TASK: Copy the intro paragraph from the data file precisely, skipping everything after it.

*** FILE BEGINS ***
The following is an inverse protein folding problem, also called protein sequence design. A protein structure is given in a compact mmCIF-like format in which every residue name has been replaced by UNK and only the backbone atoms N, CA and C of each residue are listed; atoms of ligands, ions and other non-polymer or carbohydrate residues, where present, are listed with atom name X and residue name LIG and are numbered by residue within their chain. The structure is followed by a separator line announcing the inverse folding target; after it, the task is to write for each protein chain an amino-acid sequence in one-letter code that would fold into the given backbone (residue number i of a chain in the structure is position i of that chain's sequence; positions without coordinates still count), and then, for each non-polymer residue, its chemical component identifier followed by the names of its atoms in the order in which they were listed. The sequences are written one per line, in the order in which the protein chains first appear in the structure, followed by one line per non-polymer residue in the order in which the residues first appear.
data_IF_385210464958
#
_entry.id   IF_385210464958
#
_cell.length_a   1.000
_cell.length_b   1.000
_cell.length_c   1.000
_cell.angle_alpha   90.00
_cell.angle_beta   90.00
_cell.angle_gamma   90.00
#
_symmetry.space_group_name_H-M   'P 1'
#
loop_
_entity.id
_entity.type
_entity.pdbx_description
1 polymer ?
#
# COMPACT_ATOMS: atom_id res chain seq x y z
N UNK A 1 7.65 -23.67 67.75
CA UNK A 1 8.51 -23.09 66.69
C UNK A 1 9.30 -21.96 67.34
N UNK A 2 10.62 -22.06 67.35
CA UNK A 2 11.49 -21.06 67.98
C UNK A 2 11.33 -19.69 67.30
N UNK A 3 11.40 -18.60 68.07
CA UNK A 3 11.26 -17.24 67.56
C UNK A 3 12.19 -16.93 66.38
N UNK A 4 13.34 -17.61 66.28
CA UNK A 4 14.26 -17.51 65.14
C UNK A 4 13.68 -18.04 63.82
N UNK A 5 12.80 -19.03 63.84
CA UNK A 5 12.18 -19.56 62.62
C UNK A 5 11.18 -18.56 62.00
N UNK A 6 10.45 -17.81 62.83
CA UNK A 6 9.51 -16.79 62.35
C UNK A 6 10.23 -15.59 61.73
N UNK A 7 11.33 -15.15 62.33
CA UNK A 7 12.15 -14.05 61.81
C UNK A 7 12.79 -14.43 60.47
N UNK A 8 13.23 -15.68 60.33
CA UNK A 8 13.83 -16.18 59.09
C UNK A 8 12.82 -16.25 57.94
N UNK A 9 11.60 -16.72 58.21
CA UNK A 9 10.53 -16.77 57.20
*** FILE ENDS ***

The following is an inverse protein folding problem, also called protein sequence design. A protein structure is given in a compact mmCIF-like format in which every residue name has been replaced by UNK and only the backbone atoms N, CA and C of each residue are listed; atoms of ligands, ions and other non-polymer or carbohydrate residues, where present, are listed with atom name X and residue name LIG and are numbered by residue within their chain. The structure is followed by a separator line announcing the inverse folding target; after it, the task is to write for each protein chain an amino-acid sequence in one-letter code that would fold into the given backbone (residue number i of a chain in the structure is position i of that chain's sequence; positions without coordinates still count), and then, for each non-polymer residue, its chemical component identifier followed by the names of its atoms in the order in which they were listed. The sequences are written one per line, in the order in which the protein chains first appear in the structure, followed by one line per non-polymer residue in the order in which the residues first appear.